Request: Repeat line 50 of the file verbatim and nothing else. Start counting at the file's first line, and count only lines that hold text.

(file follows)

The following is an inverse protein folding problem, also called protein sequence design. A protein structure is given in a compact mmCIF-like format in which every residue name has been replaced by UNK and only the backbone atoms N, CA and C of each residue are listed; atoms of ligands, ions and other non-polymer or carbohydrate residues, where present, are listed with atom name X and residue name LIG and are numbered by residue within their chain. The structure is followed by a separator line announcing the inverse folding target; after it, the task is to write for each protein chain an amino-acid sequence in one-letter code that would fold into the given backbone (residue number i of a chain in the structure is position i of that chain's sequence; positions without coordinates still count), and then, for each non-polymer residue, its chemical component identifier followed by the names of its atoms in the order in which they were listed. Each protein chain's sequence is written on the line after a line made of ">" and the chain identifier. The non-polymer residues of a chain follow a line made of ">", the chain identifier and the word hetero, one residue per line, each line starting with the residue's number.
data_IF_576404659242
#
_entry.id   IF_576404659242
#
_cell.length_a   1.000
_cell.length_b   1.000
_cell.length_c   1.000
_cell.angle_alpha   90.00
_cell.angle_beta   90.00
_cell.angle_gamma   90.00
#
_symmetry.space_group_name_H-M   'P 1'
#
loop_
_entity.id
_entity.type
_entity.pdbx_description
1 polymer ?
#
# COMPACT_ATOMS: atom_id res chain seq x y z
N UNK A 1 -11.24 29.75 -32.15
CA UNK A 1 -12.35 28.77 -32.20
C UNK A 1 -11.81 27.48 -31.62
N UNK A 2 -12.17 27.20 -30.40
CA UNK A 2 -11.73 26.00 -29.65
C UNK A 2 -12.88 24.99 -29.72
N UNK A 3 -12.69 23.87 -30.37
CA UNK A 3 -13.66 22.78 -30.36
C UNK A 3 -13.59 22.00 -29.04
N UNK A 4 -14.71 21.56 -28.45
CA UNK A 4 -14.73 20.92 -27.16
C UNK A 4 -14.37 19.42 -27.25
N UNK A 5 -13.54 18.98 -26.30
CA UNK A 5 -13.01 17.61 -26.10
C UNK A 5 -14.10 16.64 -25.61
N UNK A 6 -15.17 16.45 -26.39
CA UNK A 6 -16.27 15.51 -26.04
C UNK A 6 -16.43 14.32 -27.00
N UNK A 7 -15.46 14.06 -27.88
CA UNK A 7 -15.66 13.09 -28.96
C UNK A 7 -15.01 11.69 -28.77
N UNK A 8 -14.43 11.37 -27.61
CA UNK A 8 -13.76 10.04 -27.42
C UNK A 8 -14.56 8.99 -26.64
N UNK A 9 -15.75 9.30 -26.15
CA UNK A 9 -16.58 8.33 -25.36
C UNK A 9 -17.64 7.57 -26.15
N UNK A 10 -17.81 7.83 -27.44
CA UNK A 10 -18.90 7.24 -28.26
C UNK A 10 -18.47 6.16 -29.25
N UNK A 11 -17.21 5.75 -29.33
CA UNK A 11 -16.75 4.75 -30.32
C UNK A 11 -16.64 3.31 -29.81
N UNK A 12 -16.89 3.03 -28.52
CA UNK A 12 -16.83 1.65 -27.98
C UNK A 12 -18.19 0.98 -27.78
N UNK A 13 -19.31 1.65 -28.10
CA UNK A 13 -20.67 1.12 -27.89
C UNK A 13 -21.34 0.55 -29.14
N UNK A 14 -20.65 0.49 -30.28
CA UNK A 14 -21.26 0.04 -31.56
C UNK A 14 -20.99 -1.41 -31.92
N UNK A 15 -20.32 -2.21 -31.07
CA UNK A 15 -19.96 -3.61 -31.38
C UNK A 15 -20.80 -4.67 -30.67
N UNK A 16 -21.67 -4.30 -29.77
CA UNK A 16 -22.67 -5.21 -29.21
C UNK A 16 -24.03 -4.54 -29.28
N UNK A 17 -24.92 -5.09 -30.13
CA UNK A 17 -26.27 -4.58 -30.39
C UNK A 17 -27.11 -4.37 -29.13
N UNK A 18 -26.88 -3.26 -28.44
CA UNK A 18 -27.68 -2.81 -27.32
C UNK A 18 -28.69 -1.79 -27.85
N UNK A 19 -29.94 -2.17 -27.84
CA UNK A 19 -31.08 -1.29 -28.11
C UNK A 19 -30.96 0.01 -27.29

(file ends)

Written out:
CA UNK A 10 -18.90 7.24 -28.26